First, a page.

When it comes to weight loss, we've historically been told to avoid carbohydrates like a pair of Crocs. More recently, certain carbs (we're looking at you, millet and quinoa) have become as fashionable as a crepe-soled suede summer boot. Which is it? Turns out that the most effective way to shed pounds and add muscle is to do what many elite bodybuilders have been doing for years—alternate low-carb, moderate-carb, and high-carb days. The finely calibrated practice is called carb cycling, and it's "the only diet option that lets you achieve both those goals," says Christine Gerbstadt, M.D., R.D., author of Doctor's Detox Diet.

And now, thanks largely to the release of the carb-cycling bible Choose to Lose: The 7-Day Carb Cycle Solution, by Chris Powell, and its recent follow-up, Choose More, Lose More for Life, the secret is making its way through the body-conscious and nutritionally savvy set. "I have fitness models coming to me in their twenties and thirties who use carb cycling to lean out fast for a photo shoot," says Powell, the trainer on Extreme Weight Loss.

Here's how it works: Low-carb days force the body into catabolic stages—in which it breaks down tissue. Then, on high-carb days, the food intake nourishes the muscles to ensure that only fat tissue—and not muscle—will be burned during the next catabolic phase. The processing of these carbs keeps the body's metabolism in top form. "It's difficult to quantify this, because it's such an individual thing," Powell says, "but it is significant. Saying that carbs aren't necessary to weight loss is like saying the world is flat."

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The Diet at a Glance

1,325 calories, 42 grams of carbs

7 a.m.: Scrambled eggs, veggies
10 a.m.: Mozzarella, almonds
1 p.m.: Chicken sandwich, spinach salad
3 p.m.: Plain Greek yogurt
5 p.m.: Whey-protein smoothie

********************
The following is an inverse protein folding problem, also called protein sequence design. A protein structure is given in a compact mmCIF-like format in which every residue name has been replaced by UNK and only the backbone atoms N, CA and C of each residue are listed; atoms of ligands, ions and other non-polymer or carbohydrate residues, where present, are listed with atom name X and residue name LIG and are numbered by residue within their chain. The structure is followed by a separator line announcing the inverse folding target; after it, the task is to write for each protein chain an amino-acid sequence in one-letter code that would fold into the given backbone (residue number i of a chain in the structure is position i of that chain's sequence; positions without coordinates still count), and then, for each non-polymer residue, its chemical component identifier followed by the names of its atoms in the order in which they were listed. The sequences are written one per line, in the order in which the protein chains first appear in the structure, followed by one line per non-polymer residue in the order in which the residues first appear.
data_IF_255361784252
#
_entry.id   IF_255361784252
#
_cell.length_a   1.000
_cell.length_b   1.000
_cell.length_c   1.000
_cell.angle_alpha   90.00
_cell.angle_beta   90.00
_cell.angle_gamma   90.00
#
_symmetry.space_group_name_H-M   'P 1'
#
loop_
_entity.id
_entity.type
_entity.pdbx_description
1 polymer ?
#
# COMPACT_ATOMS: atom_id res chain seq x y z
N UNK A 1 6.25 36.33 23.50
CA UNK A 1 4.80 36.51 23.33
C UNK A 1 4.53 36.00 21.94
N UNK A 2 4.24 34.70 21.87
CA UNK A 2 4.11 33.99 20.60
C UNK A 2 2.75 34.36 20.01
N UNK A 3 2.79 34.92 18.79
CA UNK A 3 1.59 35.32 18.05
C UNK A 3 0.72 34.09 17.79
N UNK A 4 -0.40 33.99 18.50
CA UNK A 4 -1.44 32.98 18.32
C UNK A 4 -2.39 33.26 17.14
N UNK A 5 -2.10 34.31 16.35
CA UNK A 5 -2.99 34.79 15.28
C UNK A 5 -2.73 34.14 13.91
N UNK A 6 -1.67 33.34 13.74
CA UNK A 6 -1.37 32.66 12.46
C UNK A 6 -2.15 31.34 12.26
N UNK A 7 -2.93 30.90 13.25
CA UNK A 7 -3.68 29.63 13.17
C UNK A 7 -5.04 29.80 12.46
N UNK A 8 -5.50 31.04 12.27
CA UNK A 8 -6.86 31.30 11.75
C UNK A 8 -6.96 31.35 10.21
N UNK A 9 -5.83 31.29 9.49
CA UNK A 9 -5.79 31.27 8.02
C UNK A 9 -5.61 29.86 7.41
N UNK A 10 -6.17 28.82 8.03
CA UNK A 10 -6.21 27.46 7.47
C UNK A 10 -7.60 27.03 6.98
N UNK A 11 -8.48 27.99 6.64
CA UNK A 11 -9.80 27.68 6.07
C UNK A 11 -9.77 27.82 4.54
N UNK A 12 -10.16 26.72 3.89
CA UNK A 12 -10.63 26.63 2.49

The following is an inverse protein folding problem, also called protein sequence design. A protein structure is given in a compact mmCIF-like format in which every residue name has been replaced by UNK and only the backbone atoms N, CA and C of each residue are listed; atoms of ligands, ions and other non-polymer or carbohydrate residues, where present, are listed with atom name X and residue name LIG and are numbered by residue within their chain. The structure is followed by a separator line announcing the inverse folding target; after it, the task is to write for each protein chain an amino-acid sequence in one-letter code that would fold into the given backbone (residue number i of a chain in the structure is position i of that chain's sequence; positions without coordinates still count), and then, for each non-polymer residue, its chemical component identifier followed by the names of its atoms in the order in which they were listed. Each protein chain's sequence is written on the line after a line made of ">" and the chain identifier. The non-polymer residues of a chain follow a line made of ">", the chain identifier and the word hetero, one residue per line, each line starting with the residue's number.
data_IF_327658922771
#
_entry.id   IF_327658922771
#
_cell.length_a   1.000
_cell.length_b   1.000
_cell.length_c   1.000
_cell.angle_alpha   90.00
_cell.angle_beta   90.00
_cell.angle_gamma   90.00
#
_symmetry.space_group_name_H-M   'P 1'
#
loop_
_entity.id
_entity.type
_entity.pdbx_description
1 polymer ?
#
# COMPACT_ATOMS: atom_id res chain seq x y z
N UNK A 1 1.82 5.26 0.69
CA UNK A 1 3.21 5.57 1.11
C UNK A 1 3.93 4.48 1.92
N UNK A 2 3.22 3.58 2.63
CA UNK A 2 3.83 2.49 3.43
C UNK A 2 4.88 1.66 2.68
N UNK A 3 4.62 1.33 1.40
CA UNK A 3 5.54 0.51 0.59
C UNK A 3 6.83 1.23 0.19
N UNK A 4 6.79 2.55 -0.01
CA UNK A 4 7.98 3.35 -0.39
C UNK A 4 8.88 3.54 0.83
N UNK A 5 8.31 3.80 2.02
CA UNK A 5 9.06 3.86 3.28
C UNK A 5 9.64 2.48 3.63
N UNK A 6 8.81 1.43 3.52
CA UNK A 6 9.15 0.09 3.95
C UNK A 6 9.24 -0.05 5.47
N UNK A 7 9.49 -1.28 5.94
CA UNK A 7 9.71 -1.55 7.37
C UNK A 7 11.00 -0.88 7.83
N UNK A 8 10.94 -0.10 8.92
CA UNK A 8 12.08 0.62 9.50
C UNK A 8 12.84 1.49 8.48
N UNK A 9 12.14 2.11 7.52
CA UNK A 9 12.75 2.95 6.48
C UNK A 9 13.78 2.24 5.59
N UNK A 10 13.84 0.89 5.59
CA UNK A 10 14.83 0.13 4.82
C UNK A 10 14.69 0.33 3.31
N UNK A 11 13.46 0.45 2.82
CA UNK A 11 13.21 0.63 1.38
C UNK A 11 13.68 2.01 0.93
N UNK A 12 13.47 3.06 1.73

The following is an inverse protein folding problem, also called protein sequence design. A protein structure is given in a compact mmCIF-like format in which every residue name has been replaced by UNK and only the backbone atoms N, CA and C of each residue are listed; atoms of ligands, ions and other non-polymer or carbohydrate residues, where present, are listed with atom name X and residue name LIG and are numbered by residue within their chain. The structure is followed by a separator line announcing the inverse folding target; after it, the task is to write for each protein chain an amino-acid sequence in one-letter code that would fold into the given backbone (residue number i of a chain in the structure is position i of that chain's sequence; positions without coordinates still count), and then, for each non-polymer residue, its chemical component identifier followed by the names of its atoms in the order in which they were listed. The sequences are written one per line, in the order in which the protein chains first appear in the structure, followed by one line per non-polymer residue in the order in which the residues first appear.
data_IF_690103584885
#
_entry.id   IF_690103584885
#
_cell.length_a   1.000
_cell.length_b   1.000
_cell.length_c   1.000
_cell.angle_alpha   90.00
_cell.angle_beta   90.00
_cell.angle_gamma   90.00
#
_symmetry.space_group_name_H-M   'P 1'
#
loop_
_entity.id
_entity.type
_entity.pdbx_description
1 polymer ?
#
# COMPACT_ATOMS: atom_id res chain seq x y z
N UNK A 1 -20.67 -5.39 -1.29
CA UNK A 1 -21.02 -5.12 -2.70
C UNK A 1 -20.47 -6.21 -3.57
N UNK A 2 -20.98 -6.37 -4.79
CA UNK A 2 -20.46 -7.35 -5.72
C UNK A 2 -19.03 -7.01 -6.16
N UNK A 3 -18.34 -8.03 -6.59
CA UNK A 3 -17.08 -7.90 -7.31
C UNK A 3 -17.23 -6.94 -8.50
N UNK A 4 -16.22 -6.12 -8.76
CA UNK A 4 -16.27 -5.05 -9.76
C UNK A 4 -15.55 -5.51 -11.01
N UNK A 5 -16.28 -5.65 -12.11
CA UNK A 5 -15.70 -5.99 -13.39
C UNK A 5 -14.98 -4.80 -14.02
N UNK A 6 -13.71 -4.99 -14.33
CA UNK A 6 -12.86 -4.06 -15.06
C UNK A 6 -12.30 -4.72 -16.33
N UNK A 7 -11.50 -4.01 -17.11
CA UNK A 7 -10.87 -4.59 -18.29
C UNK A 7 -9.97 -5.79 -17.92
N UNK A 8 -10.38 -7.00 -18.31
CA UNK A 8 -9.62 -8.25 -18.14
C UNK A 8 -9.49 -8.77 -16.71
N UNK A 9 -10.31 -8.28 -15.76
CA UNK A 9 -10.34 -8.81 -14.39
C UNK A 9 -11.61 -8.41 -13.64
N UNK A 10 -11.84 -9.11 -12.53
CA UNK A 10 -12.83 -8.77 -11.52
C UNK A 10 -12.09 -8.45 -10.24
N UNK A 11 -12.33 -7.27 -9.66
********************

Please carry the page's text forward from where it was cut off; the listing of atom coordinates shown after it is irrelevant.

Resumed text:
7 p.m.: Grilled salmon, asparagus

1,800 calories, 180 grams of carbs

7 a.m.: Quinoa, 1 scrambled egg
10 a.m.: Dried apricots, almonds
Noon: Turkey-cheese-vegetable wrap
3 p.m.: Plain yogurt, blueberries
5 p.m.: Strawberry-milk-protein smoothie
7 p.m.: Halibut, asparagus, salad

2,700 calories, 450 grams of carbs

7 a.m.: Steel-cut oats, 1 scrambled egg, veggies
10 a.m.: Dried apricots, almonds
1 p.m.: Ham sandwich, vegetables
3 p.m.: Gluten-free pretzel sticks, low-fat yogurt, blueberries
4 p.m.: Casein protein isolate
5 p.m.: Banana-strawberry-protein smoothie
7 p.m.: Black cod, kasha, noodles, salad

Source: Dietitian Susan M. Kleiner, author of Power Eating

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Go With These Grains

Oatmeal: Calories: 306; carbs: 55g; protein: 11g; fiber: 8g (all figures based on one-cup servings).
Perk: Has anti-inflammatory properties that combat bloat.
Tip: Stick to steel-cut, which is less processed and better for blood sugar.

Quinoa: Calories: 222; carbs: 39g; protein: 8g; fiber: 5g.
Perk: Contains every essential amino acid—important for muscle recovery after a workout—and no gluten.
Tip: Grind into a flour to make your own pasta or buy quinoa flour or dry quinoa pasta from your local organic market.

Barley: Calories: 651; carbs: 135g; protein: 23g; fiber: 32g.
Perk: Barley has antiaging properties—chalk it up to the antioxidants. And a little goes a long way, nutritionally.
Tip: Stick to the hulled version—it has twice the minerals—or drink barley juice.

Bulgur: Calories: 151; carbs: 34g; protein: 6g; fiber: 8g.
Perk: Keeps your digestive tract on track by promoting fast elimination.
Tip: For use in cold salads like tabbouleh, soak for approximately 30 minutes.